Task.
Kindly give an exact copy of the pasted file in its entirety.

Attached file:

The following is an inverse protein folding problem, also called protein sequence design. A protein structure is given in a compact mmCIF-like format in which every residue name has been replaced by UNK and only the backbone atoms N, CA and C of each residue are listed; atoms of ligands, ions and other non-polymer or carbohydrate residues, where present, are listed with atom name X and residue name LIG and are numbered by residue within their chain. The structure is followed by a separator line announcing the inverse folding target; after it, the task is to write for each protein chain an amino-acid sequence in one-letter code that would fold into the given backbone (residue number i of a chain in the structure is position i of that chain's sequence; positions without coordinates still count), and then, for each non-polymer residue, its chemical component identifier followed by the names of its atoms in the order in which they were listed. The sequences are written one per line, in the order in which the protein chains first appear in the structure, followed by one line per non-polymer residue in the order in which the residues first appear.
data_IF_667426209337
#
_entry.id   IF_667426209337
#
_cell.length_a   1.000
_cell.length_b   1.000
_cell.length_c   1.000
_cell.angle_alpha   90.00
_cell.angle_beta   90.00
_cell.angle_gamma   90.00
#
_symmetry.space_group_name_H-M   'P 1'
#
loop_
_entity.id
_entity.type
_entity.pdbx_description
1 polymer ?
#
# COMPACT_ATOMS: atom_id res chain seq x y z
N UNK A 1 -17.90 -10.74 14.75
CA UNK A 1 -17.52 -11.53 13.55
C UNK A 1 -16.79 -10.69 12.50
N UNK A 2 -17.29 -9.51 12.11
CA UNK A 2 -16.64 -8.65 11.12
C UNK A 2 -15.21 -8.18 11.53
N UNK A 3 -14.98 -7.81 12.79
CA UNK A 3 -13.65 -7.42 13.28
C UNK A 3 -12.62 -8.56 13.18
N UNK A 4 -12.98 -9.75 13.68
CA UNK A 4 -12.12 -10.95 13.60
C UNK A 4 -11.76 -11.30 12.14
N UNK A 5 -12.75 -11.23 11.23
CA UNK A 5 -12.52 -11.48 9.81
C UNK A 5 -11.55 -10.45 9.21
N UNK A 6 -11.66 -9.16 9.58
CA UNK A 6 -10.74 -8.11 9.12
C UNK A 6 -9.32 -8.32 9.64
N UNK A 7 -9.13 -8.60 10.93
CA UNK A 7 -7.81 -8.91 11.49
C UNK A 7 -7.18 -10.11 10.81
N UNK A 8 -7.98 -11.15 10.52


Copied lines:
The following is an inverse protein folding problem, also called protein sequence design. A protein structure is given in a compact mmCIF-like format in which every residue name has been replaced by UNK and only the backbone atoms N, CA and C of each residue are listed; atoms of ligands, ions and other non-polymer or carbohydrate residues, where present, are listed with atom name X and residue name LIG and are numbered by residue within their chain. The structure is followed by a separator line announcing the inverse folding target; after it, the task is to write for each protein chain an amino-acid sequence in one-letter code that would fold into the given backbone (residue number i of a chain in the structure is position i of that chain's sequence; positions without coordinates still count), and then, for each non-polymer residue, its chemical component identifier followed by the names of its atoms in the order in which they were listed. The sequences are written one per line, in the order in which the protein chains first appear in the structure, followed by one line per non-polymer residue in the order in which the residues first appear.
data_IF_667426209337
#
_entry.id   IF_667426209337
#
_cell.length_a   1.000
_cell.length_b   1.000
_cell.length_c   1.000
_cell.angle_alpha   90.00
_cell.angle_beta   90.00
_cell.angle_gamma   90.00
#
_symmetry.space_group_name_H-M   'P 1'
#
loop_
_entity.id
_entity.type
_entity.pdbx_description
1 polymer ?
#
# COMPACT_ATOMS: atom_id res chain seq x y z
N UNK A 1 -17.90 -10.74 14.75
CA UNK A 1 -17.52 -11.53 13.55
C UNK A 1 -16.79 -10.69 12.50
N UNK A 2 -17.29 -9.51 12.11
CA UNK A 2 -16.64 -8.65 11.12
C UNK A 2 -15.21 -8.18 11.53
N UNK A 3 -14.98 -7.81 12.79
CA UNK A 3 -13.65 -7.42 13.28
C UNK A 3 -12.62 -8.56 13.18
N UNK A 4 -12.98 -9.75 13.68
CA UNK A 4 -12.12 -10.95 13.60
C UNK A 4 -11.76 -11.30 12.14
N UNK A 5 -12.75 -11.23 11.23
CA UNK A 5 -12.52 -11.48 9.81
C UNK A 5 -11.55 -10.45 9.21
N UNK A 6 -11.66 -9.16 9.58
CA UNK A 6 -10.74 -8.11 9.12
C UNK A 6 -9.32 -8.32 9.64
N UNK A 7 -9.13 -8.60 10.93
CA UNK A 7 -7.81 -8.91 11.49
C UNK A 7 -7.18 -10.11 10.81
N UNK A 8 -7.98 -11.15 10.52